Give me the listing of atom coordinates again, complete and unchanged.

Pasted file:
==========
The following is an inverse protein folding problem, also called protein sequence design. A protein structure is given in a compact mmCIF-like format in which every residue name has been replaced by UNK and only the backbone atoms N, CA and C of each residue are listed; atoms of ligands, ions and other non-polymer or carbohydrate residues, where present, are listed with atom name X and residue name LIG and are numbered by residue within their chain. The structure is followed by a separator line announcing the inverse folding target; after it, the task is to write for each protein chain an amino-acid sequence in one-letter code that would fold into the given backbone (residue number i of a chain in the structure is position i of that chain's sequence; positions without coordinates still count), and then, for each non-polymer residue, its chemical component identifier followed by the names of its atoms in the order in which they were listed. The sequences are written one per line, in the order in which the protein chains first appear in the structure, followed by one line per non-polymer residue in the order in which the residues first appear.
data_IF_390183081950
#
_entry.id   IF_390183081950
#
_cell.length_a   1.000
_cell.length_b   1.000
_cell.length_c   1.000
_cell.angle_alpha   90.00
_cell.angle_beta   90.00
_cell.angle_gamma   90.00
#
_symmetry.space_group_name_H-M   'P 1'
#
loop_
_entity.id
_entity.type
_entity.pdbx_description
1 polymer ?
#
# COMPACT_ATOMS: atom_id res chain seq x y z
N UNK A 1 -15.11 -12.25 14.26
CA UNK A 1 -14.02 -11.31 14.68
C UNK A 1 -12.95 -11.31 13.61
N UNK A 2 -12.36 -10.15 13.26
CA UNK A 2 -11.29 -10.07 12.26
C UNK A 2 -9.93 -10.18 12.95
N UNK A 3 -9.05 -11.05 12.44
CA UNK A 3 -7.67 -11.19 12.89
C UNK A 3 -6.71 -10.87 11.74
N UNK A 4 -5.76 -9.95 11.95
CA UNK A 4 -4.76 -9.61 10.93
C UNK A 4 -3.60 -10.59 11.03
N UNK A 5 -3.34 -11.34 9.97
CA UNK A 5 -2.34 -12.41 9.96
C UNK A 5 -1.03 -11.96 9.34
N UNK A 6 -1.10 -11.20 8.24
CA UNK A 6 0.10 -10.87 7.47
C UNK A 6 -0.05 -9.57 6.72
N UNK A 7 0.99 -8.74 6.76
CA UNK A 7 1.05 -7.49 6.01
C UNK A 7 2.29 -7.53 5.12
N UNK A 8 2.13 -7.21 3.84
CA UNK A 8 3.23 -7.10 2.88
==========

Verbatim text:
The following is an inverse protein folding problem, also called protein sequence design. A protein structure is given in a compact mmCIF-like format in which every residue name has been replaced by UNK and only the backbone atoms N, CA and C of each residue are listed; atoms of ligands, ions and other non-polymer or carbohydrate residues, where present, are listed with atom name X and residue name LIG and are numbered by residue within their chain. The structure is followed by a separator line announcing the inverse folding target; after it, the task is to write for each protein chain an amino-acid sequence in one-letter code that would fold into the given backbone (residue number i of a chain in the structure is position i of that chain's sequence; positions without coordinates still count), and then, for each non-polymer residue, its chemical component identifier followed by the names of its atoms in the order in which they were listed. The sequences are written one per line, in the order in which the protein chains first appear in the structure, followed by one line per non-polymer residue in the order in which the residues first appear.
data_IF_390183081950
#
_entry.id   IF_390183081950
#
_cell.length_a   1.000
_cell.length_b   1.000
_cell.length_c   1.000
_cell.angle_alpha   90.00
_cell.angle_beta   90.00
_cell.angle_gamma   90.00
#
_symmetry.space_group_name_H-M   'P 1'
#
loop_
_entity.id
_entity.type
_entity.pdbx_description
1 polymer ?
#
# COMPACT_ATOMS: atom_id res chain seq x y z
N UNK A 1 -15.11 -12.25 14.26
CA UNK A 1 -14.02 -11.31 14.68
C UNK A 1 -12.95 -11.31 13.61
N UNK A 2 -12.36 -10.15 13.26
CA UNK A 2 -11.29 -10.07 12.26
C UNK A 2 -9.93 -10.18 12.95
N UNK A 3 -9.05 -11.05 12.44
CA UNK A 3 -7.67 -11.19 12.89
C UNK A 3 -6.71 -10.87 11.74
N UNK A 4 -5.76 -9.95 11.95
CA UNK A 4 -4.76 -9.61 10.93
C UNK A 4 -3.60 -10.59 11.03
N UNK A 5 -3.34 -11.34 9.97
CA UNK A 5 -2.34 -12.41 9.96
C UNK A 5 -1.03 -11.96 9.34
N UNK A 6 -1.10 -11.20 8.24
CA UNK A 6 0.10 -10.87 7.47
C UNK A 6 -0.05 -9.57 6.72
N UNK A 7 0.99 -8.74 6.76
CA UNK A 7 1.05 -7.49 6.01
C UNK A 7 2.29 -7.53 5.12
N UNK A 8 2.13 -7.21 3.84
CA UNK A 8 3.23 -7.10 2.88